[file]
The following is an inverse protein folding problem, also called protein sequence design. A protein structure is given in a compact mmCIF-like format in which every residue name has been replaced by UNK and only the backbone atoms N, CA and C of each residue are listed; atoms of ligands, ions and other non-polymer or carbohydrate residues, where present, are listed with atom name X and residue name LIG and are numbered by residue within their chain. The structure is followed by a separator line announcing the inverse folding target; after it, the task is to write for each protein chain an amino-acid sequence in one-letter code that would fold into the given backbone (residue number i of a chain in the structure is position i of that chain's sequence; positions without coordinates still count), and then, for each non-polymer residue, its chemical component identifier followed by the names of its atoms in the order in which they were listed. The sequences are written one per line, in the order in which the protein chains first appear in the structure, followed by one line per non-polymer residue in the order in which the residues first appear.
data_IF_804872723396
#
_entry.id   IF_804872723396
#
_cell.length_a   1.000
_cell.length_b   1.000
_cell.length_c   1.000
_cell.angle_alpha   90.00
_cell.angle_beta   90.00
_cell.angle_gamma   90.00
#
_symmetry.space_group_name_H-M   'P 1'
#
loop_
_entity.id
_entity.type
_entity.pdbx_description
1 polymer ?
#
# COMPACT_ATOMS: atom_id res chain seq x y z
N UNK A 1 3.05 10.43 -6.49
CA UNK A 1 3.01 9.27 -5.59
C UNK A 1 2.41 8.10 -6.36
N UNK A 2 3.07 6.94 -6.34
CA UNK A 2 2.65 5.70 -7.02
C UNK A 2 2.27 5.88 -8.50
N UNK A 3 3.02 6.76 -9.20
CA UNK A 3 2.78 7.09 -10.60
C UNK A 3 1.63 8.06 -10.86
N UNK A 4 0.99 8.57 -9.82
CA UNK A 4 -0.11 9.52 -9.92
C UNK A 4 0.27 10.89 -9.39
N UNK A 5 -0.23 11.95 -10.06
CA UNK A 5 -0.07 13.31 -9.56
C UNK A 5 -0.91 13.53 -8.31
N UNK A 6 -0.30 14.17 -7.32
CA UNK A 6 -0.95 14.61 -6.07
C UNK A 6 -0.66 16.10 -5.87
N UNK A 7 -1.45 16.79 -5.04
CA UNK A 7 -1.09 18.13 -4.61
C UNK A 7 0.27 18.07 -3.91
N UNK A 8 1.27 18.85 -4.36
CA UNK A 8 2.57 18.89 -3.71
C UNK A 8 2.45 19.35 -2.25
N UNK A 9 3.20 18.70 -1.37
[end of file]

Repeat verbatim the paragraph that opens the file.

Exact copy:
The following is an inverse protein folding problem, also called protein sequence design. A protein structure is given in a compact mmCIF-like format in which every residue name has been replaced by UNK and only the backbone atoms N, CA and C of each residue are listed; atoms of ligands, ions and other non-polymer or carbohydrate residues, where present, are listed with atom name X and residue name LIG and are numbered by residue within their chain. The structure is followed by a separator line announcing the inverse folding target; after it, the task is to write for each protein chain an amino-acid sequence in one-letter code that would fold into the given backbone (residue number i of a chain in the structure is position i of that chain's sequence; positions without coordinates still count), and then, for each non-polymer residue, its chemical component identifier followed by the names of its atoms in the order in which they were listed. The sequences are written one per line, in the order in which the protein chains first appear in the structure, followed by one line per non-polymer residue in the order in which the residues first appear.